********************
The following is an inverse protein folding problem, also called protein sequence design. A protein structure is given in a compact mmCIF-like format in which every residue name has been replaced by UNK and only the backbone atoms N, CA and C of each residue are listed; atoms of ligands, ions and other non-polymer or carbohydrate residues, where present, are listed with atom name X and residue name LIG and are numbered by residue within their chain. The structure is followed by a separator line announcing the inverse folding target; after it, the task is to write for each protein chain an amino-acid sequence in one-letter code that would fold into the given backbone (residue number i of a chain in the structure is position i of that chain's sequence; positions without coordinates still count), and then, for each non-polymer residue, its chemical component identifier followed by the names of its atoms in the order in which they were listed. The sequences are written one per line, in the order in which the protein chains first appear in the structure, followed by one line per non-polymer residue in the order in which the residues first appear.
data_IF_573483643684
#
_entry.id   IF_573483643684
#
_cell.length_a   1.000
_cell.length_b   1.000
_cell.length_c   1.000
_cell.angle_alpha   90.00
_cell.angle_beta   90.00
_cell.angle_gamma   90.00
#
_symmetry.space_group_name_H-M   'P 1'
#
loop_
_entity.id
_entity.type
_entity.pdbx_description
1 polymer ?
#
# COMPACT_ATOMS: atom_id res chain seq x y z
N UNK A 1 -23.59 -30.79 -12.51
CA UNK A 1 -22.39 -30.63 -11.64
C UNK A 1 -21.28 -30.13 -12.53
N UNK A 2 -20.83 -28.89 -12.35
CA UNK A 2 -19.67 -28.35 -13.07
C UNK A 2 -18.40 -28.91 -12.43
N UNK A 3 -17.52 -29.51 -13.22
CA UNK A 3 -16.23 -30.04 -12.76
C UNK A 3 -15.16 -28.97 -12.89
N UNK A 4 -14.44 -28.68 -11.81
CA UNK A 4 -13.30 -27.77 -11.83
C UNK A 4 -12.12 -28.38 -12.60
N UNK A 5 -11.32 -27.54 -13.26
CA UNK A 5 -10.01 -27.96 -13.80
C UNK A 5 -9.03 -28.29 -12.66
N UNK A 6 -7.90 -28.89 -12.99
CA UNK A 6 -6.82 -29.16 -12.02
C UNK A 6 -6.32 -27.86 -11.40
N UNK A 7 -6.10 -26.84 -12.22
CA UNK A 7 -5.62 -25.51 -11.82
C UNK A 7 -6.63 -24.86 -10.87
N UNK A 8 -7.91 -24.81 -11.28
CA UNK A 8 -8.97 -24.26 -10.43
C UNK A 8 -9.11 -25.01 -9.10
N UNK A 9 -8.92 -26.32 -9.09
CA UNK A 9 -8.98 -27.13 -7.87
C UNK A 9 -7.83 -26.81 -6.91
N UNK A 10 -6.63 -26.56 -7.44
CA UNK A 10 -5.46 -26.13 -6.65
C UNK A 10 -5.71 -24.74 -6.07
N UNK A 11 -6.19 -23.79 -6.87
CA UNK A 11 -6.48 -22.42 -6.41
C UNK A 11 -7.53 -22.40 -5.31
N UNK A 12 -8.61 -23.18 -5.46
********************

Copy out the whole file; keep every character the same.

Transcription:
The following is an inverse protein folding problem, also called protein sequence design. A protein structure is given in a compact mmCIF-like format in which every residue name has been replaced by UNK and only the backbone atoms N, CA and C of each residue are listed; atoms of ligands, ions and other non-polymer or carbohydrate residues, where present, are listed with atom name X and residue name LIG and are numbered by residue within their chain. The structure is followed by a separator line announcing the inverse folding target; after it, the task is to write for each protein chain an amino-acid sequence in one-letter code that would fold into the given backbone (residue number i of a chain in the structure is position i of that chain's sequence; positions without coordinates still count), and then, for each non-polymer residue, its chemical component identifier followed by the names of its atoms in the order in which they were listed. The sequences are written one per line, in the order in which the protein chains first appear in the structure, followed by one line per non-polymer residue in the order in which the residues first appear.
data_IF_573483643684
#
_entry.id   IF_573483643684
#
_cell.length_a   1.000
_cell.length_b   1.000
_cell.length_c   1.000
_cell.angle_alpha   90.00
_cell.angle_beta   90.00
_cell.angle_gamma   90.00
#
_symmetry.space_group_name_H-M   'P 1'
#
loop_
_entity.id
_entity.type
_entity.pdbx_description
1 polymer ?
#
# COMPACT_ATOMS: atom_id res chain seq x y z
N UNK A 1 -23.59 -30.79 -12.51
CA UNK A 1 -22.39 -30.63 -11.64
C UNK A 1 -21.28 -30.13 -12.53
N UNK A 2 -20.83 -28.89 -12.35
CA UNK A 2 -19.67 -28.35 -13.07
C UNK A 2 -18.40 -28.91 -12.43
N UNK A 3 -17.52 -29.51 -13.22
CA UNK A 3 -16.23 -30.04 -12.76
C UNK A 3 -15.16 -28.97 -12.89
N UNK A 4 -14.44 -28.68 -11.81
CA UNK A 4 -13.30 -27.77 -11.83
C UNK A 4 -12.12 -28.38 -12.60
N UNK A 5 -11.32 -27.54 -13.26
CA UNK A 5 -10.01 -27.96 -13.80
C UNK A 5 -9.03 -28.29 -12.66
N UNK A 6 -7.90 -28.89 -12.99
CA UNK A 6 -6.82 -29.16 -12.02
C UNK A 6 -6.32 -27.86 -11.40
N UNK A 7 -6.10 -26.84 -12.22
CA UNK A 7 -5.62 -25.51 -11.82
C UNK A 7 -6.63 -24.86 -10.87
N UNK A 8 -7.91 -24.81 -11.28
CA UNK A 8 -8.97 -24.26 -10.43
C UNK A 8 -9.11 -25.01 -9.10
N UNK A 9 -8.92 -26.32 -9.09
CA UNK A 9 -8.98 -27.13 -7.87
C UNK A 9 -7.83 -26.81 -6.91
N UNK A 10 -6.63 -26.56 -7.44
CA UNK A 10 -5.46 -26.13 -6.65
C UNK A 10 -5.71 -24.74 -6.07
N UNK A 11 -6.19 -23.79 -6.87
CA UNK A 11 -6.48 -22.42 -6.41
C UNK A 11 -7.53 -22.40 -5.31
N UNK A 12 -8.61 -23.18 -5.46